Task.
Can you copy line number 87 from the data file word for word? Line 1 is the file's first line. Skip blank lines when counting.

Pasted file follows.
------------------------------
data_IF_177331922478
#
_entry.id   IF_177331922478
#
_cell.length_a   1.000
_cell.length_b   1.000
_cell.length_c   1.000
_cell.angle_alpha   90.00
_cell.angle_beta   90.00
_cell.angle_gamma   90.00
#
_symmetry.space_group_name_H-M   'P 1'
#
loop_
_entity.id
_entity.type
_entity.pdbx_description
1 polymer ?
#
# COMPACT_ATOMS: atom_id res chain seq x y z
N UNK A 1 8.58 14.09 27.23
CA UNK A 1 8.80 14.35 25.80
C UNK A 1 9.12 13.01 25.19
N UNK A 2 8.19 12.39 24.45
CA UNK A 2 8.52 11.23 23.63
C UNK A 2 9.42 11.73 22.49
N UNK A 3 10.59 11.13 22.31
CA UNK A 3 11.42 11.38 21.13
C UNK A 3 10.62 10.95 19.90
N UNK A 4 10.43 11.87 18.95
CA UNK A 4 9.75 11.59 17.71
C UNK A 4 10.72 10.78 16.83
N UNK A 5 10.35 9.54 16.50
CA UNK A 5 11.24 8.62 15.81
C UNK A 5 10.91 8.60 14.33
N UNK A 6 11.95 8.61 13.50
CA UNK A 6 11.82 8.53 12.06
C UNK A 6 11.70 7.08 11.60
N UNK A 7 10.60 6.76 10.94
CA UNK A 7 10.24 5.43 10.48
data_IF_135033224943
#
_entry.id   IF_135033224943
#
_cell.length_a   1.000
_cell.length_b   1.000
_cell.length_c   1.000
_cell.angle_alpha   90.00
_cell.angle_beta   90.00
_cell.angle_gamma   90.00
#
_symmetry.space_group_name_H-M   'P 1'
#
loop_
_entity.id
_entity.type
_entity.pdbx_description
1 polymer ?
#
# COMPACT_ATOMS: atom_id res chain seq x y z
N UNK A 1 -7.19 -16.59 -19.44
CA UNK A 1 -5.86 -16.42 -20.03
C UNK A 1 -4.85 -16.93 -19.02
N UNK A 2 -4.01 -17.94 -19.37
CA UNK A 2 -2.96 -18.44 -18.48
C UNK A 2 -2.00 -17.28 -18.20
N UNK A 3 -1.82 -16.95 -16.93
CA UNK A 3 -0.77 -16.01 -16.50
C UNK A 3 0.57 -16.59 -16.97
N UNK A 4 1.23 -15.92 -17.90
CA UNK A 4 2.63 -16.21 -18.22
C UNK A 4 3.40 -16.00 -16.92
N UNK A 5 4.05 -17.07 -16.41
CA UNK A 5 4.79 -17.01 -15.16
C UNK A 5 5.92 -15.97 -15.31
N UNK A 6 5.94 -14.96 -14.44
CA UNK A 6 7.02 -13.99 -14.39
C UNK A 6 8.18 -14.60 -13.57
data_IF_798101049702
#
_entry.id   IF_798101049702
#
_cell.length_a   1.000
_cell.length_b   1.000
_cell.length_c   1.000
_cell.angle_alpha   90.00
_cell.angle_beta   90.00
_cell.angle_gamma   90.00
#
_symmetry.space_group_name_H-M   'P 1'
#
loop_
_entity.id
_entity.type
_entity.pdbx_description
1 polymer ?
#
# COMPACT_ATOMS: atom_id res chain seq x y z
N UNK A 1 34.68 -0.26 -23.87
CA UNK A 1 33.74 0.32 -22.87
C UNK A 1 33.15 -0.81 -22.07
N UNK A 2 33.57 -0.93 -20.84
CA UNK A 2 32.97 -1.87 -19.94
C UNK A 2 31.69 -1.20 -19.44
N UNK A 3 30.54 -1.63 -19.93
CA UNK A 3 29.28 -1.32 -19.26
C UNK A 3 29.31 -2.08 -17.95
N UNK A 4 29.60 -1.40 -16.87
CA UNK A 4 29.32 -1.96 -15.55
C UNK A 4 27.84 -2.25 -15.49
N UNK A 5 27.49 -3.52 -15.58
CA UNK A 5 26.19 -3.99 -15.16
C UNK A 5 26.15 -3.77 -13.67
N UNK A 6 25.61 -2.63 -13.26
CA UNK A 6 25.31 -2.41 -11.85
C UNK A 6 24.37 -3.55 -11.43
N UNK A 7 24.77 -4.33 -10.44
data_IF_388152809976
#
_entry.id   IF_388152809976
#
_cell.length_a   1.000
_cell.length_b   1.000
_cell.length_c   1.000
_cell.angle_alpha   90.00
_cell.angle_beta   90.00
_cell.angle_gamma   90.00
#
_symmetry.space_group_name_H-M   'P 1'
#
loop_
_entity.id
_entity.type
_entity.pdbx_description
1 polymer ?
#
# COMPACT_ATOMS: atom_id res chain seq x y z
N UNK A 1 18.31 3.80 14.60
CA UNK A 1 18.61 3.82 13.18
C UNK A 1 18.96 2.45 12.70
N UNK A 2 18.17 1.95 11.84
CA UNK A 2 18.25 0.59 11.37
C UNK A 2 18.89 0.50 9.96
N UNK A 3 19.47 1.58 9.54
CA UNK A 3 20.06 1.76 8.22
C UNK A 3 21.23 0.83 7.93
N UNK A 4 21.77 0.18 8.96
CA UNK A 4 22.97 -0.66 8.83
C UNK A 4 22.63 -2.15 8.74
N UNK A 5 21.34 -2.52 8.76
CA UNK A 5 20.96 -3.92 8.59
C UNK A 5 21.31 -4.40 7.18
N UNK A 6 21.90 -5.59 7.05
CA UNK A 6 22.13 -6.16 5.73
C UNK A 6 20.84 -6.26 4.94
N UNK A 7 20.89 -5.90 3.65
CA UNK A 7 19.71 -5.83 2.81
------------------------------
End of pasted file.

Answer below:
_cell.angle_beta   90.00